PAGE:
All in good faith

Words: Phil Smith   Illustrations by Adam Mallett

All in good faith

Faith affects our food preferences in many ways


From wanting to know our meat had some semblance of light and freedom in life, to religious observance or refusing to consume products containing palm oil, our beliefs affect our food choices more than we might think and are deeply rooted in our own values, cultures, and personal experiences. Reflecting on this and with an open mind, we consider three of the beliefs that affect the production of the food we eat through their curiously different farming practices.

Masanobu Fukuoka’s 
no-till technique



As someone who grew up near fields and farmland, I became used to the sight of tractors turning the soil or spraying fertiliser, and combine-harvesters grappling with plant stems to extract their crop. In a time of mechanised mass production, where a chicken’s experience of life on this earth may be limited to just six weeks before the slaughterhouse, there are some who believe that nature should be allowed to follow its natural processes, uninterrupted by chemical or machine.


Masanobu Fukuoka of Japan (1913-2008) was a proponent of growing crops as naturally as possible, with an approach named ‘do-nothing farming’. He was against ‘tillage’ of the soil (turning it over before planting seeds), pruning, weeding and the use of pesticides or prepared fertilisers. Fukuoka reintroduced the use of ancient clay seed balls (or “clay dumplings” as he called them), which involved mixing seeds with natural manure and encasing them in clay. Once thrown onto the ground, the resulting explosion would disperse manure and seeds onto the top of the soil, without disturbing it. Many of Fukuoka’s philosophies and principals are considered to have influenced both the organic farming and permaculture movements.

Vladimir Megre’s ‘Anastasia’ movement
 A movement which began quite recently is that of The Ringing Cedars, or Anastasiaism. Originating in Russia, their name is inspired by Vladimir Megre’s writings about a woman named Anastasia and her life in the Siberian taiga. Having spent time in the wilderness together, Megre documented his experiences in a series of books, which explained the principles of what has now become the Anastasian way of life, selling millions worldwide.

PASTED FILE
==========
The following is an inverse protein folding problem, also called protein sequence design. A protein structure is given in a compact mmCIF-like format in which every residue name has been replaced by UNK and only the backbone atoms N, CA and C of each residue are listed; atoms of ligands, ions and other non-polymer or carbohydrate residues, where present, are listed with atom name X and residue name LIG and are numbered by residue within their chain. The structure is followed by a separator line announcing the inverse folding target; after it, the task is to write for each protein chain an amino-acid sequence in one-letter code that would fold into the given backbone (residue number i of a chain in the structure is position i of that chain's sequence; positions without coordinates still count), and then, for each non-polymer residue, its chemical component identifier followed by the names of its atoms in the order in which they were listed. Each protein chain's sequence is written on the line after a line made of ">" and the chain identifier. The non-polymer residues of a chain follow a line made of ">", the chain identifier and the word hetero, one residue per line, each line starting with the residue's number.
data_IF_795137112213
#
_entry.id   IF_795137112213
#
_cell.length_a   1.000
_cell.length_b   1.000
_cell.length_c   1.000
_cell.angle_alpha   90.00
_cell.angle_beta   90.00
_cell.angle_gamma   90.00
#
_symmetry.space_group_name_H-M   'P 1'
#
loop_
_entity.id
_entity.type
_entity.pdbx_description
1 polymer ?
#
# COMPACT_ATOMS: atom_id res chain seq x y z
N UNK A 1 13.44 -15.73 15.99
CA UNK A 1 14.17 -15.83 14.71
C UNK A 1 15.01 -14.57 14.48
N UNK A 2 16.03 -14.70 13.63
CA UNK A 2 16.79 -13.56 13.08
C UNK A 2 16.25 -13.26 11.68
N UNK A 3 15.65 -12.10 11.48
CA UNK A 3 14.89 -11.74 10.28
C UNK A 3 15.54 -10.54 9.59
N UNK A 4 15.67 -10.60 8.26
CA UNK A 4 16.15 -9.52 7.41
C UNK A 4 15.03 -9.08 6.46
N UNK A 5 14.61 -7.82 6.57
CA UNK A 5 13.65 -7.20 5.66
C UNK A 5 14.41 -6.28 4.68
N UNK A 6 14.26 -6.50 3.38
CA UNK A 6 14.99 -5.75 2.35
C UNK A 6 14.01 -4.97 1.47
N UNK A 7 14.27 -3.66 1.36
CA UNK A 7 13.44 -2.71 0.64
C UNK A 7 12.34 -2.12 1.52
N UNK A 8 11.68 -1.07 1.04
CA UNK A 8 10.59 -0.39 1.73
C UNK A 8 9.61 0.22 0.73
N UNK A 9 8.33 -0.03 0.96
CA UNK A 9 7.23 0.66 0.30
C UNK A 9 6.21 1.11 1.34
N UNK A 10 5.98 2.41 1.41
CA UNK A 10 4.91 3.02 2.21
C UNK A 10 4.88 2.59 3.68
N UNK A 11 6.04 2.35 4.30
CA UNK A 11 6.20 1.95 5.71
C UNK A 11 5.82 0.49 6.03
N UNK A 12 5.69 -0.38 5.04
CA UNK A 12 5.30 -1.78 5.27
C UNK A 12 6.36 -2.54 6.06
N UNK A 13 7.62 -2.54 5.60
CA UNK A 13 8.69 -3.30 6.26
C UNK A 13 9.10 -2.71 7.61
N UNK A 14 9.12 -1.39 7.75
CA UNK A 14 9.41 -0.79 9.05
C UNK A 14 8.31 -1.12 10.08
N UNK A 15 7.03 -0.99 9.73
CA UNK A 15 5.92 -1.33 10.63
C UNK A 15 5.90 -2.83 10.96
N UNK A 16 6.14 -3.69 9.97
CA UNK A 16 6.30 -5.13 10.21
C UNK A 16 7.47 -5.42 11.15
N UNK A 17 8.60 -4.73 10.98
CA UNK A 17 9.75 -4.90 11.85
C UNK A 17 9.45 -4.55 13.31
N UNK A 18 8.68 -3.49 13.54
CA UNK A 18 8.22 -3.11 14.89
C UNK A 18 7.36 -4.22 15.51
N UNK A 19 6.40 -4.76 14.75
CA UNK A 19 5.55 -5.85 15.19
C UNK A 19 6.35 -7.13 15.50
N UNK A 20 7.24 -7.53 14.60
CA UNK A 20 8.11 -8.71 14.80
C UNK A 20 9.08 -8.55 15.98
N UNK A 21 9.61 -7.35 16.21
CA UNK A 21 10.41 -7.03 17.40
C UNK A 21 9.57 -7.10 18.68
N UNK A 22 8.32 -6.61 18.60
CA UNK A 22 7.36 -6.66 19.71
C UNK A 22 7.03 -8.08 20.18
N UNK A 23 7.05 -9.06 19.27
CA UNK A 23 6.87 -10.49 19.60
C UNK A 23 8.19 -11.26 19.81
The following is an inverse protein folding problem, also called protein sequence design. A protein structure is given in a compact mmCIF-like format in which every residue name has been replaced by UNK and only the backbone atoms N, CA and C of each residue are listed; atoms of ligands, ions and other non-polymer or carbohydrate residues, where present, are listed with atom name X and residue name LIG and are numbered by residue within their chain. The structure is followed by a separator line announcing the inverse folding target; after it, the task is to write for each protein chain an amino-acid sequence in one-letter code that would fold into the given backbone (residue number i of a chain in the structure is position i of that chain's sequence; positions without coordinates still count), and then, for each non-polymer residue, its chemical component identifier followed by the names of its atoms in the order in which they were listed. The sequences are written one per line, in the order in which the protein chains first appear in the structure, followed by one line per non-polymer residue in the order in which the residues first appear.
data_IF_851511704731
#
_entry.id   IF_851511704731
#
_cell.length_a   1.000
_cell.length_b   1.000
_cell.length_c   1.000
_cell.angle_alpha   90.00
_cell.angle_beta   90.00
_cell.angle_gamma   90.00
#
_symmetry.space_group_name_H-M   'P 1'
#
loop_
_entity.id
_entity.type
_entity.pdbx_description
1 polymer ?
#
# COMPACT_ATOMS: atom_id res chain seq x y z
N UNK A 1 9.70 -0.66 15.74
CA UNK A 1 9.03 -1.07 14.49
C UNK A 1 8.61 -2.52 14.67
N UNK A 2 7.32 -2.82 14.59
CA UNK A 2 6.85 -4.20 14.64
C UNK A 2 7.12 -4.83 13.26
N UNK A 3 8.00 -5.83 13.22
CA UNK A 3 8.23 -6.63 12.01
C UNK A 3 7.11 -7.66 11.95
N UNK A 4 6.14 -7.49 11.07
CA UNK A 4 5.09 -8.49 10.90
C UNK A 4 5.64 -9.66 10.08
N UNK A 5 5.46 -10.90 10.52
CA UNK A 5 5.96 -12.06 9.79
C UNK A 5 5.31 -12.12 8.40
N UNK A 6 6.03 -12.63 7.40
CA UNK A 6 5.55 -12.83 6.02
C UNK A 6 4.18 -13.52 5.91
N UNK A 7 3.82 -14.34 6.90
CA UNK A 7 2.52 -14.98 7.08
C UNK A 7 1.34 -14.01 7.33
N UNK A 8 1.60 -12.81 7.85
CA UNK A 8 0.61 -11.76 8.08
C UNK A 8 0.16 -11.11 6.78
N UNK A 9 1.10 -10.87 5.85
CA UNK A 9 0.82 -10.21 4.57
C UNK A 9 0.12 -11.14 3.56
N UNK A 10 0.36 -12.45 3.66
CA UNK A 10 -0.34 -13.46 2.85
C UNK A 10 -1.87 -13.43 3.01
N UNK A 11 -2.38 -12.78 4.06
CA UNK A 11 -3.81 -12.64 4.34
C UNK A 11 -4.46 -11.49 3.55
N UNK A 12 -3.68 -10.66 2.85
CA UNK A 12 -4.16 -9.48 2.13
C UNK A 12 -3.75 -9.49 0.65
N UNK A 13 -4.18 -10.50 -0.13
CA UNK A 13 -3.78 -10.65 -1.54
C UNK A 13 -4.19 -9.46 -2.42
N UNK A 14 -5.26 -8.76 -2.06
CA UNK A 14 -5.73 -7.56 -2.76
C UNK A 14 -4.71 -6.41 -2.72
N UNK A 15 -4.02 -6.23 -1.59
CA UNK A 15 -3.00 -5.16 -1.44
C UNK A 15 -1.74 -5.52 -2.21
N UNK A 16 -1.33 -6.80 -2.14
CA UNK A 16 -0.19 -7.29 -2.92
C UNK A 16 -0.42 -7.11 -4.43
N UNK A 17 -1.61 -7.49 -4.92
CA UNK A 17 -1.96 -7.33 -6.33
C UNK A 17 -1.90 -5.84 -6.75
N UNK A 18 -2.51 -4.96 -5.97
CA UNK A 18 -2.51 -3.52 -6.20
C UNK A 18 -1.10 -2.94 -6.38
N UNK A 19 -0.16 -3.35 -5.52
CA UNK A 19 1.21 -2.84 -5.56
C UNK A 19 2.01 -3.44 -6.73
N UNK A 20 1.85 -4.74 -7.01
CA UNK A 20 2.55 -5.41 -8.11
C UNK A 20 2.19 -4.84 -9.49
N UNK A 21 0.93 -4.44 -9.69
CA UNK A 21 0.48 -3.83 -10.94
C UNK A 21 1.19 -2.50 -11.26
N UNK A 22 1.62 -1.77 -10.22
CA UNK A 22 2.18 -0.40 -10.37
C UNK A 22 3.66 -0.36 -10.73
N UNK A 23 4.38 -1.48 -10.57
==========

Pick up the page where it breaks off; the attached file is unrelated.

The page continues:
Today, Anastasians live in communities based upon their core values of family, tradition and environmentalism. They live in ‘kinship homesteads’ or ‘love spaces’ where families build a house of their own from natural materials, with various plants and crops, as well as domesticated animals. They are against killing animals, due to their respect for nature and, as such, adopt a diet similar in composition to vegan or vegetarian, as well as eating raw foods.


Anastasian’s try to acheive a symbiosis with nature, believing, for example, that sucking a seed before it’s planted imparts information about the human condition, which the plant will use to develop the nutrients that human needs. Similarly, Anastasia suggests working the soil with bare feet to share information with it through your sweat. This back-to-basics approach certainly has its appeal and, over the last 20 years, has spread from Central Russia into Europe, America, Asia and Australia.

Rudolph Steiner and biodynamic argiculture
 Influenced by the Austrian philosopher Rudolf Steiner (1861–1925), biodynamic farming was the first of the organic agriculture movements. It is based on the belief that natural farming processes are deeply influenced by ‘wider natural forces originating from the cosmos’ such as sunlight and warmth, and that ‘listening to the land’ will promote greater crop yields, and the benefit of these forces are contained within the crops produced. This all began in the 1920s when Steiner, a psychologist whose life’s work touched many different fields, delivered a series of lectures on the integration of both science and spirit in farming practices, advocating the ‘constant and living mutual interplay of the above-the-earth and the below-the-earth’.


In particular, Steiner believed that farms should be individual and enclosed ‘entities’, promoting a cyclical process whereby manure from the farm, enriched by the plants animals have eaten, should be retained and used upon the same land from where it came. As part of six recommended ‘compost preparations’, biodynamic farmers take this precious manure and ferment it beneath the ground in hollowed cow horns, believing that the ‘cosmos-enriched’ manure will pass on benefits to the soil, and will thus grow healthier and more nourishing plants. This special manure becomes grainy and sweet-smelling, and is mixed with water before being spread across the fields.


Steiner argued that a healthy farm should be able to ‘produce within itself all that it needs’ and that ‘manure from elsewhere should only be used as a ‘remedy for a sick farm’. If you want to try it for yourself, look out for the Demeter certification on foods (appropriately named after the Greek goddess of grain and fertility), which denotes its sound biodynamic origins.